Storm Chips …

It really is a thing and it is ours.

The phenomenon can be traced back to a casual on-air conversation in 2014. Stephanie Domet, who hosted the Mainstreet Halifax program on CBC Radio One, made an offhand remark about her plans to pick up some chips and dip in preparation for an upcoming blizzard. An enthusiastic discussion followed with a colleague who shared similar snack preparation rituals in his household.

This seemingly inconsequential chat resonated with listeners. Suddenly, the idea that storm preparations included a trip to the snack aisle gained traction. Media outlets noticed the pattern, and reports of noticeable spikes in chip sales emerged whenever a major storm was on the horizon. Read more …

Do you have YOUR storm chips?

What do you do on a storm day? It’s Wednesday and I, like many of you, are at home today, trying not to feel guilty about having some unproductive time … maybe.

Maybe you are catching up on the list. All those things that have been piling up because you have been busy with everything else. and what waits at home, comes last.

Maybe you are charging your devices in case the power goes out.

Maybe you have decided that you are not going to do anything at all. Every once in a while, or every so often, or more frequently than we do, … we ought to stop the productivity penchant. Busyness is not necessarily a badge of honour. Some times doing less of what doesn’t matter and more of what does is the best approach.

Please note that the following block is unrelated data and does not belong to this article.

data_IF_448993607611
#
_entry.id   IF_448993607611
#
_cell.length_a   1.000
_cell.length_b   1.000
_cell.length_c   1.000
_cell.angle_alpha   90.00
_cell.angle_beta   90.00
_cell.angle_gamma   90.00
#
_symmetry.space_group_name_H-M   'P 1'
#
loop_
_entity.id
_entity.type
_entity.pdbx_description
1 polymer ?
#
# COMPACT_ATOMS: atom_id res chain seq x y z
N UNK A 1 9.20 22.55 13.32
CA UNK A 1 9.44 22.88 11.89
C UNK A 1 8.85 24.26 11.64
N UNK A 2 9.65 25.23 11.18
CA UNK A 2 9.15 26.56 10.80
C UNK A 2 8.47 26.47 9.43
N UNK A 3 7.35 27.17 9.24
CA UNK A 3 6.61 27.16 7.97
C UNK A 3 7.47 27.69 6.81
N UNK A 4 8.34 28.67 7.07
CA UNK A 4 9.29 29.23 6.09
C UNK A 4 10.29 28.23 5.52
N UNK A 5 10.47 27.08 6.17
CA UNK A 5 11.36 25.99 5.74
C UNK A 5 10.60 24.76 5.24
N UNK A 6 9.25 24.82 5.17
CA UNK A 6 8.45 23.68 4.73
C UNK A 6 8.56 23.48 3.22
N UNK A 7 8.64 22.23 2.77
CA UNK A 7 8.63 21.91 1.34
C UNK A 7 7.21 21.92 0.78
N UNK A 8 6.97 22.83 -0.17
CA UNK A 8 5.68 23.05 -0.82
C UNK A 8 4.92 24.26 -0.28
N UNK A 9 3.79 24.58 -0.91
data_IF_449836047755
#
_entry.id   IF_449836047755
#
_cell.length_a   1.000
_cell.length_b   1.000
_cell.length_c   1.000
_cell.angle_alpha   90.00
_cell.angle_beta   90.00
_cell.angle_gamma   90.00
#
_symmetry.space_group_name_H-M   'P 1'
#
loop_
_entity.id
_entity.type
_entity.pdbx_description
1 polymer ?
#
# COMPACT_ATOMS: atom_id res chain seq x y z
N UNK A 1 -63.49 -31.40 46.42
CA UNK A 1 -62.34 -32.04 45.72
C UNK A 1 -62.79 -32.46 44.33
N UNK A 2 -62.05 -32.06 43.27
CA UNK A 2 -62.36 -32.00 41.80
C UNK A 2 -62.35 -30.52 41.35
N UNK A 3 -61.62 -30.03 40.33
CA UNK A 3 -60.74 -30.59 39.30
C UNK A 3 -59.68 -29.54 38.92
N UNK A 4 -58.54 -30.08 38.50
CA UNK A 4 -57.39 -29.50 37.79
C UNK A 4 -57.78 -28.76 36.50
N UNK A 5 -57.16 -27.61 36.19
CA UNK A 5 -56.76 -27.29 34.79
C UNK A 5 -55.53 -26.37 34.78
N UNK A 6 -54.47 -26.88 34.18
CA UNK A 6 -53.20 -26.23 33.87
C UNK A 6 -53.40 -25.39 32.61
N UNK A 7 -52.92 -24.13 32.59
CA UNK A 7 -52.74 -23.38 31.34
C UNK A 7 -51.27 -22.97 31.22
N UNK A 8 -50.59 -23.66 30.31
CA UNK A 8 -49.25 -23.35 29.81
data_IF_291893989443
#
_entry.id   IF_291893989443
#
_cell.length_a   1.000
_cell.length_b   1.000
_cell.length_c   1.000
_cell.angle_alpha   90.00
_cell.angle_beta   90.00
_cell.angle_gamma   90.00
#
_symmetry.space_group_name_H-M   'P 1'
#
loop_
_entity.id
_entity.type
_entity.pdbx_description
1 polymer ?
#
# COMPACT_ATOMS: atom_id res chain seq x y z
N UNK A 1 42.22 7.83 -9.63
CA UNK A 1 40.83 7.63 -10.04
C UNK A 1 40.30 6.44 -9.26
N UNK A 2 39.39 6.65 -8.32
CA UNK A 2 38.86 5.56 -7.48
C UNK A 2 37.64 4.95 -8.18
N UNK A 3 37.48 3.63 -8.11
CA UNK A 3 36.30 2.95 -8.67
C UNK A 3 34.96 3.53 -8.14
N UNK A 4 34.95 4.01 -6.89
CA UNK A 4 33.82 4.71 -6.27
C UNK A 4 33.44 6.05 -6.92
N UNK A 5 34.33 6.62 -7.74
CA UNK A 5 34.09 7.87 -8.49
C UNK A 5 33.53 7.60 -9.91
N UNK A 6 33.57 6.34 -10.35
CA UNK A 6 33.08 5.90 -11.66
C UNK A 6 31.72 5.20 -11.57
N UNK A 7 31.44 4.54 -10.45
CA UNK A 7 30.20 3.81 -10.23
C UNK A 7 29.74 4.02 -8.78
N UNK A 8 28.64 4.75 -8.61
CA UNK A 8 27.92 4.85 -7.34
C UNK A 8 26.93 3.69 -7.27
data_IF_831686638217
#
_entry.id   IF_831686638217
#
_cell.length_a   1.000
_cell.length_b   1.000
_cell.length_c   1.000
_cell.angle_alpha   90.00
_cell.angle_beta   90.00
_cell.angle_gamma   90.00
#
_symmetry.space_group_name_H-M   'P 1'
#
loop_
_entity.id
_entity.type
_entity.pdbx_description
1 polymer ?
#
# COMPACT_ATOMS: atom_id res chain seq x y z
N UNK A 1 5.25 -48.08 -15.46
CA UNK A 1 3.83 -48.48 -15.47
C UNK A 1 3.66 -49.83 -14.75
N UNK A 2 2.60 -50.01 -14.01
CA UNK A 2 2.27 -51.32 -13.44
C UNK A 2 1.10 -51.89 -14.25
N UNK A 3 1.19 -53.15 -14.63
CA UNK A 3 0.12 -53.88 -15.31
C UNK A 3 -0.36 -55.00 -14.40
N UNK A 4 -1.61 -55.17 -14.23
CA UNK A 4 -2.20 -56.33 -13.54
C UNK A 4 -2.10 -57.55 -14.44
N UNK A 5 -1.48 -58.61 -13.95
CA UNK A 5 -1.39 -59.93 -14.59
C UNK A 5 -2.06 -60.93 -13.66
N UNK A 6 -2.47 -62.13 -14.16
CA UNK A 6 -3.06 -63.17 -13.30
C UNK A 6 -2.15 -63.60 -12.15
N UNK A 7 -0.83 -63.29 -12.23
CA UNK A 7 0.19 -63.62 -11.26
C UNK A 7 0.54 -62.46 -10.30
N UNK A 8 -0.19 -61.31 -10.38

It’s the tension between what is urgent and what is important.

What is urgent screams for our immediate attention. Want is important waits quietly, patiently for us to assign it as a priority.

In a Chuck Swindoll book, I read the following illustration, some years ago.

Benno Schmidt Jr. had just assumed the presidency of Yale University. As you might imagine, this prestigious assignment was a relentlessly demanding assignment. He was being interviewed about the new position and he said this:

”If I can’t put my feet on the desk and look out the window and think without an agenda, I may be managing Yale, but I won’t be leading it.”

For many of us, our busyness mens that we are managing, but in truth, life is running us ragged. Life is making something out of us that we do not want to be or taking something from us that we dare not surrender.

We should be making something out of the life we have been given rather than being shaped by a life that we can barely manage.

There are many aspects to prioritizing the life that disappears so quickly. One of the most important is the value system that we choose to adopt.

An old Bob Dylan song gave us the lyrics, “It may be the devil or it may be the Lord, but you’re gonna have to serve somebody.” It was off one of his four gospel albums. This album was entitled, “Slow Train Coming”, an especially appropriate title. In the flavour of this newsletter, take time to listen to this song. Just click that link that you passed over. It might be an important reminder, whether or not you like Bob’s music. It’s a simple truth and a great reminder.

So this morning, we are going to talk about this critical difference. Are managing or living/leading?

Thanks for joining us this morning … at CLC, we’re in for life.